Escaping frantic energy, an idea to help Nature friendly gardeners, a charming video and our latest Nature Happenings...
Thank you again for your dispatch, as ever thought provoking and thought easing. On my spiritual home this week Uist. At one time it was the Isle of Skye but as the crowds moved in I moved on. How do we get the right balance? This island is one of the few places where the silence is deafening. Walking on the beach this morning accompanied by my dog and nature’s voices I felt privileged and concerned, most of Uist is below the relative sea level so what will the future hold. At best we must hold what is here whilst knowing it is impermanent.
Take good care
Admirable writing from you both Andrew and Emma. So much depth and knowledge which always makes me pause for thought and reflection. Thank you again. Xx
Appreciate the dilemma of 'hidden gems' being overrun by less considerate humans once they have been revealed on media. On a less depressing note - love the coffee table and the butterfly joint, great work.
I remember well the day I first heard the bell like song of the Goldfinch as I walked through an industrialised area of inner-city Manchester and my delight to spot the bird singing that song perched on a barbed wire fence. I also remember letting the hedge of the garden overgrow with thistles after researching their love for the seeds and sure enough they turned up in numbers. They brought joy to what could often be a challenging and dismal environment at that time.
As for Emma's nature notes I definitely think it's worth doing as a standalone and each could reference the other to keep the continuity. Go for it!
It is so delightful to know a group of goldfinches is a charm! I feel this way about the simple house finches which were everywhere in Pittsburgh when I was in undergrad. Also the difficulty of not wanting to gate keep, while also wanting to see natural spaces thrive — it's an increasing dilemma out in Colorado as well that I haven't managed to emotionally work through just yet.
There's so much litter where we live now and the disrespect just blows my mind. There's an electrician that regularly comes and dumps their waste in our local nature reserve and I dream of catching them! I was speaking to some fellow foragers the other week who said they've stopped telling people where to look for certain things, or will take a sample of a leaf of wild garlic for example, rather than take people on foraging walks to a patch growing in the wild as they've seen people from their walks go back and completely strip them! I always want to expect the best from people (particularly those with an interest in nature), but some of the stories I have heard lately are very concerning.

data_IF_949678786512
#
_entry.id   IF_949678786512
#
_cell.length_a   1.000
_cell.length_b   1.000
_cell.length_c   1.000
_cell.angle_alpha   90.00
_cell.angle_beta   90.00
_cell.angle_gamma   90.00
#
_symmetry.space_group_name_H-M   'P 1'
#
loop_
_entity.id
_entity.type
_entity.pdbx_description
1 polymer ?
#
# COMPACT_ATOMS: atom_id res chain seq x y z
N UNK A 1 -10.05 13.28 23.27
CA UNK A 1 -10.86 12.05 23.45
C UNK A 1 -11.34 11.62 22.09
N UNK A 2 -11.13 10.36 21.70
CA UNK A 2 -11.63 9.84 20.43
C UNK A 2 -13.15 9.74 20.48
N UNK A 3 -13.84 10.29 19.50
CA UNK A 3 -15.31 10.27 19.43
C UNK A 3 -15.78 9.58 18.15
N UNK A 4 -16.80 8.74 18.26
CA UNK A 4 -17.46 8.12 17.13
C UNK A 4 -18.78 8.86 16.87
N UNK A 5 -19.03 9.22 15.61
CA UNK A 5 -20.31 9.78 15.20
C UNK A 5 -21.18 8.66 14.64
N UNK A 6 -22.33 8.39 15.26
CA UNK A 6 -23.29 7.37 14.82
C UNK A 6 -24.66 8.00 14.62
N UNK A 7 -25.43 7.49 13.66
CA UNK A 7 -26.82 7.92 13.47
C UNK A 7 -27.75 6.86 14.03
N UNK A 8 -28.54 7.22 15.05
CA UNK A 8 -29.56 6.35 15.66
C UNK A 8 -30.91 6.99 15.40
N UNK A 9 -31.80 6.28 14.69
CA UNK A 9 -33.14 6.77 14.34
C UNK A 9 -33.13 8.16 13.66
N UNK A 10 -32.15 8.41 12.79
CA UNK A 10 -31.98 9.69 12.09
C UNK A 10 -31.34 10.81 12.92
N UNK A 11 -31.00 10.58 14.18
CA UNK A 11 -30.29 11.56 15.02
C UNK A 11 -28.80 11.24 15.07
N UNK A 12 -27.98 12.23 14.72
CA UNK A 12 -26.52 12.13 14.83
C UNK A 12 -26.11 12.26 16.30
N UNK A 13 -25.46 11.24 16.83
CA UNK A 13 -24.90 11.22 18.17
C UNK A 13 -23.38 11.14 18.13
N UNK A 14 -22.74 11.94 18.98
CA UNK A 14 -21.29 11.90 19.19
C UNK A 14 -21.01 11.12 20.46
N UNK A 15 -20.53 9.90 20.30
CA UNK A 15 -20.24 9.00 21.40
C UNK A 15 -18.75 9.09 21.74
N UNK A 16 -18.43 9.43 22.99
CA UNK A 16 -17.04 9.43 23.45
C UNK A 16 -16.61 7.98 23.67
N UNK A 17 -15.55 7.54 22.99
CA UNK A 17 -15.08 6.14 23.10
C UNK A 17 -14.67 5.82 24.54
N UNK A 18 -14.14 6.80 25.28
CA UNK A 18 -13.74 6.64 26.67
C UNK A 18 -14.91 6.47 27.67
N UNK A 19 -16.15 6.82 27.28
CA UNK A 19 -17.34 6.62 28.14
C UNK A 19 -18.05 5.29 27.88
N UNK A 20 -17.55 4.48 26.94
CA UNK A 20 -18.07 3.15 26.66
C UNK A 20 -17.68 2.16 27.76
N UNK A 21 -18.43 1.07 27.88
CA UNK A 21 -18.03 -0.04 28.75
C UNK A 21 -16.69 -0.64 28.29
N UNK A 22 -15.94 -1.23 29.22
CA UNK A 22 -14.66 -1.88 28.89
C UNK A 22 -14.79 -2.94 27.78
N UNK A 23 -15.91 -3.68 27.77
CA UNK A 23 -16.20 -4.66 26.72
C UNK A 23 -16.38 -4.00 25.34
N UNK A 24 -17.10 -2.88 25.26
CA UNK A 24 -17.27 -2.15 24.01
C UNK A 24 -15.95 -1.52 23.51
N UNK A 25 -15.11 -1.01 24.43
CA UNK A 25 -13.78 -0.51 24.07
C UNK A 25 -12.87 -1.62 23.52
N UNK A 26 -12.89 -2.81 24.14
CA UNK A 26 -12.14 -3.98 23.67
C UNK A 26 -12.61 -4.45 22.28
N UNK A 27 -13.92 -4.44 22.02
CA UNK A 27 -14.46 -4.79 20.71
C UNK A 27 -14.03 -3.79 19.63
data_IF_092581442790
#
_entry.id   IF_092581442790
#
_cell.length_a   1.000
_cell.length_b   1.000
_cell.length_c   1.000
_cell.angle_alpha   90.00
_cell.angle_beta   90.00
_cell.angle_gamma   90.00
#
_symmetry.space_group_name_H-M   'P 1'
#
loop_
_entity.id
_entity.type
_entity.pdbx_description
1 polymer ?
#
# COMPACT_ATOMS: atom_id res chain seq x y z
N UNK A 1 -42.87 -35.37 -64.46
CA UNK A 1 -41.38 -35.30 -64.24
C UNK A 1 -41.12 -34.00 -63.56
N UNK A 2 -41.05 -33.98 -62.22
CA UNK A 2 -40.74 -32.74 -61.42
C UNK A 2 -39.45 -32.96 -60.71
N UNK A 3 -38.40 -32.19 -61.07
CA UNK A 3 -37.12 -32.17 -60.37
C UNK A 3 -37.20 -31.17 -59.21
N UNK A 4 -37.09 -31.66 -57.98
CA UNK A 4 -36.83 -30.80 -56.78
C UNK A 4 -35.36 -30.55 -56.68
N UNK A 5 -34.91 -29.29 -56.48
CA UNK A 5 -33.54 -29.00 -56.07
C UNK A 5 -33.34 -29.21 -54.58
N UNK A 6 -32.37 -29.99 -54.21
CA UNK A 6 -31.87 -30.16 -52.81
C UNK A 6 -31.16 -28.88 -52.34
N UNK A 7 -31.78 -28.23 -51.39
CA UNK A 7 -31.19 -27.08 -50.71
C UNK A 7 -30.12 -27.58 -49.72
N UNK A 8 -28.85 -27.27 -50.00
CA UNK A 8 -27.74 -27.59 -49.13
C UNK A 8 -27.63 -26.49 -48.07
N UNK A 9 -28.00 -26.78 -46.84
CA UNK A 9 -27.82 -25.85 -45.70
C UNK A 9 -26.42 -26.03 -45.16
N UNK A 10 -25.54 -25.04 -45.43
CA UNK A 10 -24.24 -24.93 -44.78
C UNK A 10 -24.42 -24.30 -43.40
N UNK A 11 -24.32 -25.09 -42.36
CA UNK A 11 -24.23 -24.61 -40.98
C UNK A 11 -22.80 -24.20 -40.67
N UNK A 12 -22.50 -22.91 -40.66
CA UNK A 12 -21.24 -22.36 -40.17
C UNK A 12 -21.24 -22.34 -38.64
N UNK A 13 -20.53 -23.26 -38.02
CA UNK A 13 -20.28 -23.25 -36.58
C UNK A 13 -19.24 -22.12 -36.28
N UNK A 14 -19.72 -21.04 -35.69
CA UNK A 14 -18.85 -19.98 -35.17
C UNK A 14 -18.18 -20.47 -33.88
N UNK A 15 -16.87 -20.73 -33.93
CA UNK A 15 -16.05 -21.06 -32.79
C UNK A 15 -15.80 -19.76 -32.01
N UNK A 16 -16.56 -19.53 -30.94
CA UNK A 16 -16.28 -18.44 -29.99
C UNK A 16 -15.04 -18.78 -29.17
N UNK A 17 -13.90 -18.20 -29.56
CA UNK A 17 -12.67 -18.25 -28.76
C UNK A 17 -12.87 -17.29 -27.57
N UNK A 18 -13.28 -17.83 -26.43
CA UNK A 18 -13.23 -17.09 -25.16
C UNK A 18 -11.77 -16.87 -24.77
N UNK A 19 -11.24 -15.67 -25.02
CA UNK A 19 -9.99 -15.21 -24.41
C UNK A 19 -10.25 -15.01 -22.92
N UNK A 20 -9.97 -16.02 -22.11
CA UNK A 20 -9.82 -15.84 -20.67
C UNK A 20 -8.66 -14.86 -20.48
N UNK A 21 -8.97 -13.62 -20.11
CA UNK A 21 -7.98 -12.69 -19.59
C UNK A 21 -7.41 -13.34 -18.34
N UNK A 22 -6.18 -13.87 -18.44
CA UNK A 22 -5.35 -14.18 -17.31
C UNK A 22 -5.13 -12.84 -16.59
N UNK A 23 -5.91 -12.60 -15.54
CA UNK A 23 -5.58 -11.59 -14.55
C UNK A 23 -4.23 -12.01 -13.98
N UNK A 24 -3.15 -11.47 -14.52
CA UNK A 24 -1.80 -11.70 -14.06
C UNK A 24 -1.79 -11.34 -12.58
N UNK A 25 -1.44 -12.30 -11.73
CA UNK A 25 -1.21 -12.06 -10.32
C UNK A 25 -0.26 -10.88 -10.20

Love your goldfinch video. I am chuffed to have enticed some over to our garden too, with a combo of niger seed (which they have decimated and I don't think I can keep up with!) and dandelions (which thankfully are free and in abundance!). I'm sure I planted some oxeye daisies but nothing has come up, so I sowed some more seeds a week or so ago... not sure if it's too late, but we'll see.
I wish there was more people in the world like you guys... would love some recipes ...
I grew up in the Royal National Park in NSW... so i have a very strong connection with nature... we used to catch the ferry to school everyday... very cool...
Dear Andrew and Emma (and Benji, of course) ... what a delight. We loved the Lake District when we visited in 2021, a few days of exploring turning into 3 weeks of loitering. Full of admiration for your writing about life up there. The nature notes could easily stand alone, Emma. JoJo has done the same with her ‘Notes from the Potager’ and photos really add to the (already wonderful) storytelling. There seems to be an audience for Nature here on Substack. Andrew, your heartfelt words really struck a chord. Brilliant expressed. Love reading your words. Barrie and JoJo